ATR Torque Offset Proportional to ERPM

My first attempt to contributing - it started by trying to figure out my Amps to Accel/Decel Ratios from a log in Python, but then I realized there’s a distinct relationship between the Torque Offset needed and Speed:

Which kind of makes sense, average torque at standstill is 0 and at speed you’re pulling more Amps. I used linear regression to find coefficients for atr_filtered_current and erpm. Intercept was relatively small, so I constrained it to 0. Essentialy, instead of multiplying by SIGN(d->erpm), we can use d->erpm itself:

float torque_adjusted = d->atr_filtered_current - 0.00022 * d->erpm * accel_factor;
expected_acc = torque_adjusted / accel_factor;

I’m assuming heavier riders need bigger Torque Offset, so that’s where the top accel_factor comes from. It can be rearranged a bit, but by storing the torque_adjusted first, it can be used as input in the Classic Torque Tilt as well (no need to raise nose at fast speeds).

The value of roughly 0.00022 is what I got from the regression, but since accel_factor is taken into account, I’m hoping it should be more or less the same for all riders if they tune that.

This is where the fun begins!

By some miracle (Im0rtality’s vesc_toolchain) I’ve been able to test it and to my surprise it worked! Less over-reacting, bonks and drops felt really good, and overall it was mostly a pleasant experience.

There was however one weird moment, where on a messed up sidewalk it sort of jerked. I think. (probably wheel locked for a moment > different ERPM > different Torque Offset > different setpoint?). I’m guessing it might need to rely more strongly on some filtering or accurate wheelslip detection in some edge cases.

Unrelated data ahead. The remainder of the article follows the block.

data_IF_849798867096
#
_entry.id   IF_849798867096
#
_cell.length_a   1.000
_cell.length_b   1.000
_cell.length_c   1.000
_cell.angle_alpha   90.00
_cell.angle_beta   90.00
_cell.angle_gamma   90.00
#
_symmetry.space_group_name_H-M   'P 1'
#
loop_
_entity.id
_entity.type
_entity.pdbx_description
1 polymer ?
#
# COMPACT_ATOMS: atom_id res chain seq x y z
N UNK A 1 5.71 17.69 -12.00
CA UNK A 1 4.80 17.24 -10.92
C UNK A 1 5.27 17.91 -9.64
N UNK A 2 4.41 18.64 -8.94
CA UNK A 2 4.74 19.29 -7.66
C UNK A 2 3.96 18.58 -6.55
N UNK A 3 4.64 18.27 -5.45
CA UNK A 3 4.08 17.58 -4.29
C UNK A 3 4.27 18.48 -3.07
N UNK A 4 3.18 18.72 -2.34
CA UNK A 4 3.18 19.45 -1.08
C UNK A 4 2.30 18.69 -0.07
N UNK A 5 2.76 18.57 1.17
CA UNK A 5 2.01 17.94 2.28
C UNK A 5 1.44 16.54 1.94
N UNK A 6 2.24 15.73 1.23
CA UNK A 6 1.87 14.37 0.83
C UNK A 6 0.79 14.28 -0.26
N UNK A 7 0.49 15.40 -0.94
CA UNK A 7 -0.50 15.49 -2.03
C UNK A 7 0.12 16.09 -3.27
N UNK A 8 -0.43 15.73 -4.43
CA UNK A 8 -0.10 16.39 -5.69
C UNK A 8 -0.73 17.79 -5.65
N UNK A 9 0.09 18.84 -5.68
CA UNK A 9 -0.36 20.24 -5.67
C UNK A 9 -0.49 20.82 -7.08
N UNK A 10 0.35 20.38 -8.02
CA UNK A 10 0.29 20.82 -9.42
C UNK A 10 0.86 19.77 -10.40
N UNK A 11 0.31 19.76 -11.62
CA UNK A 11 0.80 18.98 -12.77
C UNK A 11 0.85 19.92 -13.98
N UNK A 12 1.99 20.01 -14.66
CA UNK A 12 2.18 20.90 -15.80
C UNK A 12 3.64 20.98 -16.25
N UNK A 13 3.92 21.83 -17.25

Still though, pretty excited. But I know placebo is a thing, would anyone be willing to try it at their own risk? Here’s a pre-compiled .vescpkg:

Or if anyone could send me some representative VESC Tool ride logs for analysis, that would be much appreciated as well. And please tell me if it’s a completely wrong and flawed approach! What do you think?


v03 on Google Drive (link above) now uses strongly filtered ERPM instead of raw. It’s so buttery, I don’t think I can go back to stock Float. Feels almost as if ATR was disabled, but it still does its thing. For reference, I’m a light rider who uses strong ATR strengths up to 1.5. However, still be cautious when testing it.

UPDATE - I’m happy with the ATR change, but Torque Tilt might need a little more work.

Using the “speed adjusted” Amps works really well for flat ground, but on some hills there are instances where it feels a bit nose-dippy. Adjusting TT settings can help, but there might be a better solution. Spoiler - measured acceleration? Here’s some theoretical exploration.

Different way to calculate Torque Tilt?

Basically, we want to first estimate current, at which accel_diff is the same and acceleration is 0. Then use those Amps as a baseline for TT calculation. In other words “Given hill gradient, at what Amps would this speed stay constant?” Initially I just wanted to add another offset to fulfil those requirements:

float amp_offset_speed = 0.00022f * mot->erpm_smooth * accel_factor;
float amp_offset_atr = atr->accel_diff * accel_factor;
float amps_adjusted = mot->atr_filtered_current - amp_offset_speed - amp_offset_atr;